The transit of the Panama Canal is really something to see and experience. We entered the canal from the Atlantic side and approximately 12 hours later were entering the Pacific Ocean at Panama City or more correctly Balboa. The canal is busy with freighters and cruise ships going in both directions and without a lot of clearance. In the locks we had less than 30 inches of space on either side of the lock wall. Four locomotives pull each boat through the locks yet it is still two men in a rowboat that come out to meet the ship, attach the tow rope and row it to waiting staff on the lock wall edge.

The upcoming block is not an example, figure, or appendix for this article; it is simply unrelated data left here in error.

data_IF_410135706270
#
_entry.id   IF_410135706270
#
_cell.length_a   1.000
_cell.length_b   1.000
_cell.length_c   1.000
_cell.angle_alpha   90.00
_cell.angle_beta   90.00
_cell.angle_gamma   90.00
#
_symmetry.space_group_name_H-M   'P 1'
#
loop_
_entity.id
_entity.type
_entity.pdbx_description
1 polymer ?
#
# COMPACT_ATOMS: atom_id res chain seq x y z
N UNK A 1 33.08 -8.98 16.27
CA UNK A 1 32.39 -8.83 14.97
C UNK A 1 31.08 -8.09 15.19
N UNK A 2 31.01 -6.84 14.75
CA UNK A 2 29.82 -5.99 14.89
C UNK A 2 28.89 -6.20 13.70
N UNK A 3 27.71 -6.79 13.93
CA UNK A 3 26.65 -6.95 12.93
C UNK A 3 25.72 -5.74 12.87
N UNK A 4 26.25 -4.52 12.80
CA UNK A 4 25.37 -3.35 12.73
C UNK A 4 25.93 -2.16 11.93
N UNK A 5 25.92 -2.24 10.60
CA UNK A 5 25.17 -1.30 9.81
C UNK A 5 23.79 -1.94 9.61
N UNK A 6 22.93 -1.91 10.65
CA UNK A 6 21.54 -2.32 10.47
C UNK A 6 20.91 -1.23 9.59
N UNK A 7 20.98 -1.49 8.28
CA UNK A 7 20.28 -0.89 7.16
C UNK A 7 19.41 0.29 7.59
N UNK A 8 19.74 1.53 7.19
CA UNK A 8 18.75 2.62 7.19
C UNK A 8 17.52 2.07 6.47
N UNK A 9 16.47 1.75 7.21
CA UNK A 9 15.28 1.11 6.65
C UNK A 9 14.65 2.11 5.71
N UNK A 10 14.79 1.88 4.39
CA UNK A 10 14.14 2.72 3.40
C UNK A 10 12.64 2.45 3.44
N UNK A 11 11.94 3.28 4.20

The target you see in the attached photo is a real piece of trivia. Annually dock hands along the canal compete in a contest to determine who is the best line thrower of all the canal staff. The winner each year has his salary increased by 100%. The target you see is to determine accuracy in throwing the line to tie up the ship and the high bar represents the height of most ships going through the lock. Accuracy is one measure and strength to get the heavy lines up to the deck of the ship is another. Each lock has a practice area and a range.
Another surprise was the high end nature of Panama City. The skyline is full of skyscrapers and the harbour filled with beautiful yachts. We anchored out in Panama City and took a tender into the city. There we found the largest mall in the world!
Tonight (Tuesday) we cross the equator as we head south to Peru. In contrast to the first week, the Pacific is relatively calm and smooth sailing.